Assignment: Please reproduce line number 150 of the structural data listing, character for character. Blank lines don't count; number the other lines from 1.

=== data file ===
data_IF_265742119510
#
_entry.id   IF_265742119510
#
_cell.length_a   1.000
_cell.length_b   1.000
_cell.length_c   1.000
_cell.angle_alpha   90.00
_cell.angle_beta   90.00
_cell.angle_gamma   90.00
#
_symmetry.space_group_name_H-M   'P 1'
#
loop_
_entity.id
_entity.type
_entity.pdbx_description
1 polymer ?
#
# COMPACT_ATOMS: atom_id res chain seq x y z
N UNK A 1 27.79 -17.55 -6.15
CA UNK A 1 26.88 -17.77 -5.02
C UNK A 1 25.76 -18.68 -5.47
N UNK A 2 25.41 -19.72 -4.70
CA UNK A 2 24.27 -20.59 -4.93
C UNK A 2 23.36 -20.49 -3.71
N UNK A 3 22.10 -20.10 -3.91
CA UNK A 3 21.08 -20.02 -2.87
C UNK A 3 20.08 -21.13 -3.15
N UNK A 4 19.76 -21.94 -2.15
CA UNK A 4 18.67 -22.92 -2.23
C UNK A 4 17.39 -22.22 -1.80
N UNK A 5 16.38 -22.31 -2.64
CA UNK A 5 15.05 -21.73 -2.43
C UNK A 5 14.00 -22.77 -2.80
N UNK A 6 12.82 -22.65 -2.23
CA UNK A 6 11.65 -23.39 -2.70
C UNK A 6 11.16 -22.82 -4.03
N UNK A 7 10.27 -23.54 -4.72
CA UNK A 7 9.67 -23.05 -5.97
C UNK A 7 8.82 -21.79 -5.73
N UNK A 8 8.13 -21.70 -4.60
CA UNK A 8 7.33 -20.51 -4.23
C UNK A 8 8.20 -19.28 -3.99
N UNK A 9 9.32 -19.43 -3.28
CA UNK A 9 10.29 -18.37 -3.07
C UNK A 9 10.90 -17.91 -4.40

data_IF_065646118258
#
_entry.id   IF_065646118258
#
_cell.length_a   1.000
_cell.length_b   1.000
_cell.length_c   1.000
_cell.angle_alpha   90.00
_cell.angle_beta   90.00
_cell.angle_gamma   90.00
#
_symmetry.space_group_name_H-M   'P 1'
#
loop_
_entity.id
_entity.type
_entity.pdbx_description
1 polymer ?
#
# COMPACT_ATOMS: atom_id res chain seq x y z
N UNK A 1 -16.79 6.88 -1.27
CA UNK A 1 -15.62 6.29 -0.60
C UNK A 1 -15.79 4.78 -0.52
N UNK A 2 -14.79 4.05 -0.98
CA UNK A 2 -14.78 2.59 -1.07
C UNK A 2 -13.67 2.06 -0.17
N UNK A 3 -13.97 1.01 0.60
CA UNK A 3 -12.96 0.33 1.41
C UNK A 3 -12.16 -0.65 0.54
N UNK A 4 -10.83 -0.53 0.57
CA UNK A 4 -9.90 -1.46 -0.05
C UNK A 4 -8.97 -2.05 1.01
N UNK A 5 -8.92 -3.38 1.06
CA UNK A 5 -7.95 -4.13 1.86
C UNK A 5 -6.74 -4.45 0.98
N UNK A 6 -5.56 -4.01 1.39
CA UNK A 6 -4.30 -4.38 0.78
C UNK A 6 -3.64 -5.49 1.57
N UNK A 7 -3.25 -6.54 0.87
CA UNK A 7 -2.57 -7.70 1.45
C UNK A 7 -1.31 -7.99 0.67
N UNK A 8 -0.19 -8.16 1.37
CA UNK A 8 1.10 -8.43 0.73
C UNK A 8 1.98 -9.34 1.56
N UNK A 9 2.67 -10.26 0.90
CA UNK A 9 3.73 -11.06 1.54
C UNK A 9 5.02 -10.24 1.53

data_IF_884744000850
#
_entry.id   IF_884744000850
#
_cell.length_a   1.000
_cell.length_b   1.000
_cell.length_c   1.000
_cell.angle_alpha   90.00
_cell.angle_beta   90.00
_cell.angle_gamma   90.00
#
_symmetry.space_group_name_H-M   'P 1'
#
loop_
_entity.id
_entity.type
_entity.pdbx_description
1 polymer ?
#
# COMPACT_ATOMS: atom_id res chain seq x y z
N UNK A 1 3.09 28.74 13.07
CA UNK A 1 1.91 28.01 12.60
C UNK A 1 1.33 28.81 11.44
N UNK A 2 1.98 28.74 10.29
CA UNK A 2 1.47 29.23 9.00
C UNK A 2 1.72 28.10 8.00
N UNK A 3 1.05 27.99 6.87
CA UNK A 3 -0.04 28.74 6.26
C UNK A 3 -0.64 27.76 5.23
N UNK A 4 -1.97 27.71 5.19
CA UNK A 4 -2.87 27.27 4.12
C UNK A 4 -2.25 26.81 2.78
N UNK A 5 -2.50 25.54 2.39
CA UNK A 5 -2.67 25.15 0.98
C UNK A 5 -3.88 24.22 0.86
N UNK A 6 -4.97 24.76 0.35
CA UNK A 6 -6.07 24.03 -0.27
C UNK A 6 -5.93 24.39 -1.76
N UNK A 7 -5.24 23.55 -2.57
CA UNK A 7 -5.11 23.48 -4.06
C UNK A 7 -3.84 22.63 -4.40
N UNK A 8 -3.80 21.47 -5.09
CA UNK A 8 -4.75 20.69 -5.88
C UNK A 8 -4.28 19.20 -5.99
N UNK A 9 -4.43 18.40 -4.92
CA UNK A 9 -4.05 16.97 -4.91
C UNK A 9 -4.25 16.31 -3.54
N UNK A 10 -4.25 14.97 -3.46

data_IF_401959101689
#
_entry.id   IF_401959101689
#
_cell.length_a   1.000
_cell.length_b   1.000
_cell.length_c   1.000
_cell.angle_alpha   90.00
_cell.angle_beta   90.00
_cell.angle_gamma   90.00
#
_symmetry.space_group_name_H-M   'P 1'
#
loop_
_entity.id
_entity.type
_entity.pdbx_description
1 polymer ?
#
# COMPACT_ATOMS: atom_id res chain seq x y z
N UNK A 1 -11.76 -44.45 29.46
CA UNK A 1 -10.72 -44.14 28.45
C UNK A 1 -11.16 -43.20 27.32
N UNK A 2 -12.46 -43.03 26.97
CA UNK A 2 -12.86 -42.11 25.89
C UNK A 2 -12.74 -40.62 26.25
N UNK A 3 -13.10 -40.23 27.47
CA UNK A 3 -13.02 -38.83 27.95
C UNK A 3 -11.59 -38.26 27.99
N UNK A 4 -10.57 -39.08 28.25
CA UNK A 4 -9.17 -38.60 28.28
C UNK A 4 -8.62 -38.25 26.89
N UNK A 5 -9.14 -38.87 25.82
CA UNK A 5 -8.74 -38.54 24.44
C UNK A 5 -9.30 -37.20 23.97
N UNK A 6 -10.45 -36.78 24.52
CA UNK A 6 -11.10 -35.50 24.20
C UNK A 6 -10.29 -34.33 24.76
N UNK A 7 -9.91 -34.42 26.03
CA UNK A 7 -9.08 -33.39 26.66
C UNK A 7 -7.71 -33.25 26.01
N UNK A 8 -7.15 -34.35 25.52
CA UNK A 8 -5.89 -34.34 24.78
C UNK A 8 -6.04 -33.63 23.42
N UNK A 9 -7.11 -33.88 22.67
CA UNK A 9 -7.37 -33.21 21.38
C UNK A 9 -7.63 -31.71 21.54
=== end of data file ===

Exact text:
_cell.angle_alpha   90.00